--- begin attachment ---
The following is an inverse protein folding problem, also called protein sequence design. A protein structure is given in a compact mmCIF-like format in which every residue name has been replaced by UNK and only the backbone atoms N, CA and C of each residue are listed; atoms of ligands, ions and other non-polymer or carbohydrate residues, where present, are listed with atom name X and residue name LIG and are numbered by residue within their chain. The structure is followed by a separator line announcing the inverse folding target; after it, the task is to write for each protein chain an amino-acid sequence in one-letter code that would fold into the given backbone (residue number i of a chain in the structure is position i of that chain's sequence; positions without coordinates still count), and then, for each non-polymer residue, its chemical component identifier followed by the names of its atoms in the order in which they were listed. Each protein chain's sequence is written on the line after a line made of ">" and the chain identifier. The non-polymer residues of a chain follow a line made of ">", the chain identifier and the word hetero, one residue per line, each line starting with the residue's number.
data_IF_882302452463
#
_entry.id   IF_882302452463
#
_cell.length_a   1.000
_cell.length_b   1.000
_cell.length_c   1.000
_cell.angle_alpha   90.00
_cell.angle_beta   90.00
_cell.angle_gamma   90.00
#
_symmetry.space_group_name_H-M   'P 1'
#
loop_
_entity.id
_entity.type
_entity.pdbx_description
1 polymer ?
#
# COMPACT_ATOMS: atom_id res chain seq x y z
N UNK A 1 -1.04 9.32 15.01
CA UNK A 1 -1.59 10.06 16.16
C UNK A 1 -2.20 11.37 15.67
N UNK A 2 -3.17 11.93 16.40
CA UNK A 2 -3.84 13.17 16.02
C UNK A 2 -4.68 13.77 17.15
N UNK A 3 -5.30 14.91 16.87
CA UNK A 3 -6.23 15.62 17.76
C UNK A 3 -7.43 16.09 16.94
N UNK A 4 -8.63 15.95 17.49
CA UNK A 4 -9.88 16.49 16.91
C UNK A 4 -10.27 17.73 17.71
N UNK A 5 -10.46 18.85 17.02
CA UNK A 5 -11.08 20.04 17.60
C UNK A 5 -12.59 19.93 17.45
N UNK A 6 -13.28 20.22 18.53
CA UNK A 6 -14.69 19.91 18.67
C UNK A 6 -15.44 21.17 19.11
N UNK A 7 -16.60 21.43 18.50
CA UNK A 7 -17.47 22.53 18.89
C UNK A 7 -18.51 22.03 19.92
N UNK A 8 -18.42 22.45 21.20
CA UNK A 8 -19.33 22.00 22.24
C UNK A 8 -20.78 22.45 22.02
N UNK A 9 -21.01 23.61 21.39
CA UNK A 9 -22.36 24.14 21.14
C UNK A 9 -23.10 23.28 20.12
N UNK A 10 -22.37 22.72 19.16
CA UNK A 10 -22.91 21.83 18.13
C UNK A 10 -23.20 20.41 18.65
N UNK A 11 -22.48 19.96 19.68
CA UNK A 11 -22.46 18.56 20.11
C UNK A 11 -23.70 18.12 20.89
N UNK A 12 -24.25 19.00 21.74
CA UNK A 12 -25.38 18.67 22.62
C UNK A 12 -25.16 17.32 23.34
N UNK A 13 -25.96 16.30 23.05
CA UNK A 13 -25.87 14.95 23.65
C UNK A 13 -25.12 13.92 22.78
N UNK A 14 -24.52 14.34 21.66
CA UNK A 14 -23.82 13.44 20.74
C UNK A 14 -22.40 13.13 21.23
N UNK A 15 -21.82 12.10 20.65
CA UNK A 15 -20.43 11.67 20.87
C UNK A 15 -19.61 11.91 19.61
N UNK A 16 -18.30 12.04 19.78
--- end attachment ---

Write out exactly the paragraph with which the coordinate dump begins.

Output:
The following is an inverse protein folding problem, also called protein sequence design. A protein structure is given in a compact mmCIF-like format in which every residue name has been replaced by UNK and only the backbone atoms N, CA and C of each residue are listed; atoms of ligands, ions and other non-polymer or carbohydrate residues, where present, are listed with atom name X and residue name LIG and are numbered by residue within their chain. The structure is followed by a separator line announcing the inverse folding target; after it, the task is to write for each protein chain an amino-acid sequence in one-letter code that would fold into the given backbone (residue number i of a chain in the structure is position i of that chain's sequence; positions without coordinates still count), and then, for each non-polymer residue, its chemical component identifier followed by the names of its atoms in the order in which they were listed. Each protein chain's sequence is written on the line after a line made of ">" and the chain identifier. The non-polymer residues of a chain follow a line made of ">", the chain identifier and the word hetero, one residue per line, each line starting with the residue's number.